Bonnie Nardi uses Dewey’s activity theory (never heard of this before the ethnography) to analyze World of Warcraft. Dewey’s theory allows us to conceive of online games (if I am to understand correctly) as an active and subjective aesthetic experience within a community; the participant is always contributing to the experience and “aesthetic experience can never be realized purely through the structural or formal qualities of an artefact” (p. 43). So, participants in these spaces are not stuck in “an elaborately designed Skinner box” (p. 39) as some scholars analyze it.
World of Warcraft and other video games, for Nardi, are a “new digital medium” that afford “rich stimulation to visual sensibilities while at the same time developing complex spaces of performance with opportunities for mastery and active participation” (p. 52). This is a medium where performative mastery can gradually be developed within a carefully designed space.
Nardi has interesting things to say about design: she recognizes the powerful agency possessed by design to structure (but not completely determine) participant actions. This gives an extraordinary power to the software artefact designer. However, this is not necessarily a bad thing, and Nardi recognizes the power of great design: she writes that “I cannot speak too highly of democracy as a political system, but artistic production is, to me, another matter; it is inherently singular, anomalous, moving on the edges of culture” (p. 80). She gives the example of an online game on the other side of the spectrum, Second Life, where participants were given the power to shape their own environments: participants ended up focusing their content towards two activities, “shopping and sex” (p. 77).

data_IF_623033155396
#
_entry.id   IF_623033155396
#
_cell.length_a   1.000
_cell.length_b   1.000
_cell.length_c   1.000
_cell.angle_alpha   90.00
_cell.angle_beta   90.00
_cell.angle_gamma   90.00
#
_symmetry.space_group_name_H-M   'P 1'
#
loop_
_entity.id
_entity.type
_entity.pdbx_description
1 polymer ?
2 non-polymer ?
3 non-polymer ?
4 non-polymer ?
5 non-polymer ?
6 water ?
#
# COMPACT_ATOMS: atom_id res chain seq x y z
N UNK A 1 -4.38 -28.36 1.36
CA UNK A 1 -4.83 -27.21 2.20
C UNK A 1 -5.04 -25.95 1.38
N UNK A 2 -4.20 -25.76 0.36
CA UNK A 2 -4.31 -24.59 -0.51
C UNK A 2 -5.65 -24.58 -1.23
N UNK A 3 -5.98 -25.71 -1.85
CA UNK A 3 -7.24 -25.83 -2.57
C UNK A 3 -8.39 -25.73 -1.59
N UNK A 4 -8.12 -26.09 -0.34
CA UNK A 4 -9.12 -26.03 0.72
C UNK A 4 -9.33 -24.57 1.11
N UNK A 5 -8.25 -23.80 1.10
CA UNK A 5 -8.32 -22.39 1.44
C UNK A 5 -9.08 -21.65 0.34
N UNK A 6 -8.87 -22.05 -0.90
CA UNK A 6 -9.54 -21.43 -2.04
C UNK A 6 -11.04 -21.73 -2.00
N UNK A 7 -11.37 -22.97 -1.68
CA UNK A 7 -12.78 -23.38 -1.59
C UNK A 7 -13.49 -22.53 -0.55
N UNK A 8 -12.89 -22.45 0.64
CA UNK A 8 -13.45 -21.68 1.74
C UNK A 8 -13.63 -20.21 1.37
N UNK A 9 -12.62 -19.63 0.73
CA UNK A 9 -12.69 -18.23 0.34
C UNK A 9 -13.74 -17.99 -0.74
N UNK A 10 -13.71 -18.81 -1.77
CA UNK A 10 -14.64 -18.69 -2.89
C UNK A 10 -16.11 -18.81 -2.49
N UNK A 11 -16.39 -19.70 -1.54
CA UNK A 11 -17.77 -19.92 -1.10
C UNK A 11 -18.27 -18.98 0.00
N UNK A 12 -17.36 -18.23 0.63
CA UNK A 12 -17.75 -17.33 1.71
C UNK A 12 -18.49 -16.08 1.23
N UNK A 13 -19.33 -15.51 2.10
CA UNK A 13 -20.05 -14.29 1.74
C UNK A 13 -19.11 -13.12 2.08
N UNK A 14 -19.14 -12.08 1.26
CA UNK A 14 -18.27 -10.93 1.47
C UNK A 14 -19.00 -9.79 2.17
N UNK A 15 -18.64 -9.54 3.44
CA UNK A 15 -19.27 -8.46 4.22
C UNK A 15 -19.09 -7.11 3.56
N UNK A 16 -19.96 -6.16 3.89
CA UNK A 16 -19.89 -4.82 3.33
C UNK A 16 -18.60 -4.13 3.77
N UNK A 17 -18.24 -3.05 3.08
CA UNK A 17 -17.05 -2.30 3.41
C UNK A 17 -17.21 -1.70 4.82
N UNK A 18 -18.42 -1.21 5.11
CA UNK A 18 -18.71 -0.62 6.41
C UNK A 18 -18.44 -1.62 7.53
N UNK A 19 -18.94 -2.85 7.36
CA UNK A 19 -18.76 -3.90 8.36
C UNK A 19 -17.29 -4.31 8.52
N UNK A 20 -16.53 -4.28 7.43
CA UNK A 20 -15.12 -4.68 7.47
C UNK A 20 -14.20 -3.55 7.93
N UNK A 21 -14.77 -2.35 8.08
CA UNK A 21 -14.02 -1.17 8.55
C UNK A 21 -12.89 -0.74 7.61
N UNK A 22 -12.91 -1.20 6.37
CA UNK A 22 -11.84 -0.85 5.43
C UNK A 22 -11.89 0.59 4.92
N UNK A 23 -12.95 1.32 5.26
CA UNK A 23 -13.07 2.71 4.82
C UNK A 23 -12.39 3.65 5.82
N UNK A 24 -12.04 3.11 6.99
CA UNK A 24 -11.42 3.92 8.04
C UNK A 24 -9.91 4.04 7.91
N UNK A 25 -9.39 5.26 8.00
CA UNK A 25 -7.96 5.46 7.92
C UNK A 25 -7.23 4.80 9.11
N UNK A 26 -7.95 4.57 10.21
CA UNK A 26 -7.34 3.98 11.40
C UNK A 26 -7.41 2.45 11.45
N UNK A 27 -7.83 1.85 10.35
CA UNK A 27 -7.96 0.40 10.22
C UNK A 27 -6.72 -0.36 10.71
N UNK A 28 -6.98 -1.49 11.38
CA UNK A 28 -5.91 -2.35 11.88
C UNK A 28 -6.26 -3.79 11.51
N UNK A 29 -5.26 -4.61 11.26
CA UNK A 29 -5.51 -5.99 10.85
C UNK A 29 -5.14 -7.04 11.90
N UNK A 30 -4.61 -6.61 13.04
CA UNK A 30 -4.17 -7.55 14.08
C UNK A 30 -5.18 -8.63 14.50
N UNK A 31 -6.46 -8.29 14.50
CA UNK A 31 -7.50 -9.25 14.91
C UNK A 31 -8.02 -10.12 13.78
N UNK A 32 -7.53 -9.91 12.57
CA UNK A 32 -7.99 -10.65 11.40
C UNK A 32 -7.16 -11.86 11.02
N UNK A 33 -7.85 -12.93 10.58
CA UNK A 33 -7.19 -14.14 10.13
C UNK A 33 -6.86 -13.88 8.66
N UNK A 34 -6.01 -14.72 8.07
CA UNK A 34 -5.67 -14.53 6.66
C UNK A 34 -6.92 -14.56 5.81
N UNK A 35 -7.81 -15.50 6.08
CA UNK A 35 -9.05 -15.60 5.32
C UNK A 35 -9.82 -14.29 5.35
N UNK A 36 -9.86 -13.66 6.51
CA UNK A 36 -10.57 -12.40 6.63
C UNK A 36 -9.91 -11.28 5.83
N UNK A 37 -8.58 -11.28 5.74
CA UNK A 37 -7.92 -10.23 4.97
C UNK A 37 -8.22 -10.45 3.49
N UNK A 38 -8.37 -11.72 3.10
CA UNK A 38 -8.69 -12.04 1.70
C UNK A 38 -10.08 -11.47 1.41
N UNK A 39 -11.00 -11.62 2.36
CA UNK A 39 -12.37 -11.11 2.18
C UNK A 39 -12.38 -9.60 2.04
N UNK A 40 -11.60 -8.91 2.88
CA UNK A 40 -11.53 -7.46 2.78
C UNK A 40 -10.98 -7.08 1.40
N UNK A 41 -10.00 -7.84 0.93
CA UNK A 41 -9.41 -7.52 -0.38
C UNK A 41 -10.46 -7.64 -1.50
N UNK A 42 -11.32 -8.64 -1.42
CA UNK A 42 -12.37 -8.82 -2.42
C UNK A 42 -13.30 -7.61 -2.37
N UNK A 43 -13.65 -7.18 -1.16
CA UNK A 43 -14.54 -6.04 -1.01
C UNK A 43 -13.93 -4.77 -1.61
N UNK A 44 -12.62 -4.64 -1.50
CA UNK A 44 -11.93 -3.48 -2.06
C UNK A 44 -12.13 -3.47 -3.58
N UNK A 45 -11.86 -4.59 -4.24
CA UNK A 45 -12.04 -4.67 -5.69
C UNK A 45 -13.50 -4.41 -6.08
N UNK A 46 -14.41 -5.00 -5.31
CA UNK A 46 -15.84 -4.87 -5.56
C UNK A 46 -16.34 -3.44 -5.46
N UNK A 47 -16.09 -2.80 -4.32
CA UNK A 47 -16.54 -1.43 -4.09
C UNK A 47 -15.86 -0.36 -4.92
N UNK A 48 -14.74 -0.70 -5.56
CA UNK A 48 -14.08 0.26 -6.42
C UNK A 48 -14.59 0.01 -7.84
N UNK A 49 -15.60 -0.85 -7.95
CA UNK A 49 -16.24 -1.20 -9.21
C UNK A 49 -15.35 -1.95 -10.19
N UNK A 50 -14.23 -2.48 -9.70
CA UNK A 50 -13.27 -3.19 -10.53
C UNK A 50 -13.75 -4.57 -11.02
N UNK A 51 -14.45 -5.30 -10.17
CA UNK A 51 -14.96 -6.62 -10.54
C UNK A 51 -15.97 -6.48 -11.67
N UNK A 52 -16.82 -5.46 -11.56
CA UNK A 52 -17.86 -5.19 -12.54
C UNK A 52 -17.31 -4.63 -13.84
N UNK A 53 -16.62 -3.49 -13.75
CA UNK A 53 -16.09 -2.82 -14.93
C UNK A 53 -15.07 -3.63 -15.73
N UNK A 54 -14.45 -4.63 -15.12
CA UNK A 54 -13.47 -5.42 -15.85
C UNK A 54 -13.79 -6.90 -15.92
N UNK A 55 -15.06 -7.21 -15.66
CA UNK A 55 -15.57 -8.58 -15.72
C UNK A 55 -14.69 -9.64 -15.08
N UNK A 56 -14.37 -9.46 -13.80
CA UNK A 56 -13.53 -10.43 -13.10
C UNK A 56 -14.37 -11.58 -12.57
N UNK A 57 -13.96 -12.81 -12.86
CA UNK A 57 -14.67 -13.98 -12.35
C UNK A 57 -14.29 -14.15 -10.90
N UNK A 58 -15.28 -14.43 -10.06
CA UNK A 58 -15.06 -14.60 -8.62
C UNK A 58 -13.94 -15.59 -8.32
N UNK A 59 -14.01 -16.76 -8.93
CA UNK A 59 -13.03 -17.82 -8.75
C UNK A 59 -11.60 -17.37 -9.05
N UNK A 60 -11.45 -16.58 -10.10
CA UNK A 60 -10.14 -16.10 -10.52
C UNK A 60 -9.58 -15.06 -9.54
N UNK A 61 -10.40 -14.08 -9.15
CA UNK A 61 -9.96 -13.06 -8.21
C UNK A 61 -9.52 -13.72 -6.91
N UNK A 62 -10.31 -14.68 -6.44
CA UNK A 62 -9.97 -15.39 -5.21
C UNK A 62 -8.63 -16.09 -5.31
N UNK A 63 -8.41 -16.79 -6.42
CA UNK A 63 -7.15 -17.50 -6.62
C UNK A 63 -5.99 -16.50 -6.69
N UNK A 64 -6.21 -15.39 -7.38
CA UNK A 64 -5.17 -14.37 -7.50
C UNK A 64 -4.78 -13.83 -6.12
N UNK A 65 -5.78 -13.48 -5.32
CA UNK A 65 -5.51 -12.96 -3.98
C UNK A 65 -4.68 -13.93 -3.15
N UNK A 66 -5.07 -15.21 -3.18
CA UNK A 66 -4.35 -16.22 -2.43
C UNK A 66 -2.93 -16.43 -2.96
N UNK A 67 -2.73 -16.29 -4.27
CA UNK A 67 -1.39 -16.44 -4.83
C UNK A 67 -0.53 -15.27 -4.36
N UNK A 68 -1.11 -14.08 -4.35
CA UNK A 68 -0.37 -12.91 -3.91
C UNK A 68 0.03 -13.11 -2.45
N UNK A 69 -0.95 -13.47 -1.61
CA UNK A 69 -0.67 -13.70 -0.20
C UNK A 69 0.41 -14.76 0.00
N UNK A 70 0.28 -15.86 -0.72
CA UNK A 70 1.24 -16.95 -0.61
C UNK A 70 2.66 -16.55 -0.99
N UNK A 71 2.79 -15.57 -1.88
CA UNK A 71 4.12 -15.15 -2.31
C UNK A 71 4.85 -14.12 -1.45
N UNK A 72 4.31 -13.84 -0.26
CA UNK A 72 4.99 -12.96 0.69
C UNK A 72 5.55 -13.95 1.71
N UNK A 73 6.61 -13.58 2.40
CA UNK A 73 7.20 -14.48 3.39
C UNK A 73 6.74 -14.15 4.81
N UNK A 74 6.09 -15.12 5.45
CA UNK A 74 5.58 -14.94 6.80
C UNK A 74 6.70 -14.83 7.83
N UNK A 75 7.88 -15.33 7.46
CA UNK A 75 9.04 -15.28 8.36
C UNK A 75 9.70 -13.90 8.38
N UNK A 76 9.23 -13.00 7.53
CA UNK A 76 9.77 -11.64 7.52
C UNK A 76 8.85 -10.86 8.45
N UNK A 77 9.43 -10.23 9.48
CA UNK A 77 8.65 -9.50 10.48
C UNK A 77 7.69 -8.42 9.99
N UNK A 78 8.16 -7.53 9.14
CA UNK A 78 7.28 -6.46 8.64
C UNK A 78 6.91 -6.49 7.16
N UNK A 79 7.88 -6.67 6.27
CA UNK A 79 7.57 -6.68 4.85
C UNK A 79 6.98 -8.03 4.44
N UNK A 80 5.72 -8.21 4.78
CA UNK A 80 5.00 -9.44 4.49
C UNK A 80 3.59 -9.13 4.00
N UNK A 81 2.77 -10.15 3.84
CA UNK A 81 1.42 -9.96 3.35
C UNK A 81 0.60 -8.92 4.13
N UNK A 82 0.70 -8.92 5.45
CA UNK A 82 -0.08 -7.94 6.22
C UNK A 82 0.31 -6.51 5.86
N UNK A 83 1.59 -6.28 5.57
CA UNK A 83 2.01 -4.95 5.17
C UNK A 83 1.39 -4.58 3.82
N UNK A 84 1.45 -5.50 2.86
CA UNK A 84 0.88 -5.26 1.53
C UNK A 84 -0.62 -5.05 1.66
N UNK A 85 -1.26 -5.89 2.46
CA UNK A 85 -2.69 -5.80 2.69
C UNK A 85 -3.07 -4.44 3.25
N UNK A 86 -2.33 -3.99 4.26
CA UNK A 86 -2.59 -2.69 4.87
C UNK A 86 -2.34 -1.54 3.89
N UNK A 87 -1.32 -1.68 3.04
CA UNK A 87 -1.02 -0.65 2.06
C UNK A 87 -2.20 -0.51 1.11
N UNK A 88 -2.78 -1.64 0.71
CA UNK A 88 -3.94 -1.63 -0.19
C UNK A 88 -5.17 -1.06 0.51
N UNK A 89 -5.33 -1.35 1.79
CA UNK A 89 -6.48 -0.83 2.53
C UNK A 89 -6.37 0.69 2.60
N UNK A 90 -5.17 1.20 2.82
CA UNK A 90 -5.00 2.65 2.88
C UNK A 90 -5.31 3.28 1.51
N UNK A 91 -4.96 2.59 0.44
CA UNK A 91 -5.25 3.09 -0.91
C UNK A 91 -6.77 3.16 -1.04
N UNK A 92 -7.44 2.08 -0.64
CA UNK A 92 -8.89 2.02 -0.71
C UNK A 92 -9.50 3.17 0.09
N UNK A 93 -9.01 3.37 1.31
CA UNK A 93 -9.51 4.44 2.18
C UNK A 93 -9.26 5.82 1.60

Nardi alsp goes in depth into certain cultural logics within World of Warcraft: addiction, theorycrafting and mods, gender, and does a conparison of World of Warcraft gaming culture in China and North America. Like Boellstorff in his ethnography on Second Life, she also talks about the separation between the actual world and the virtual world, although her focus is specifically on the complex interactions between play and work.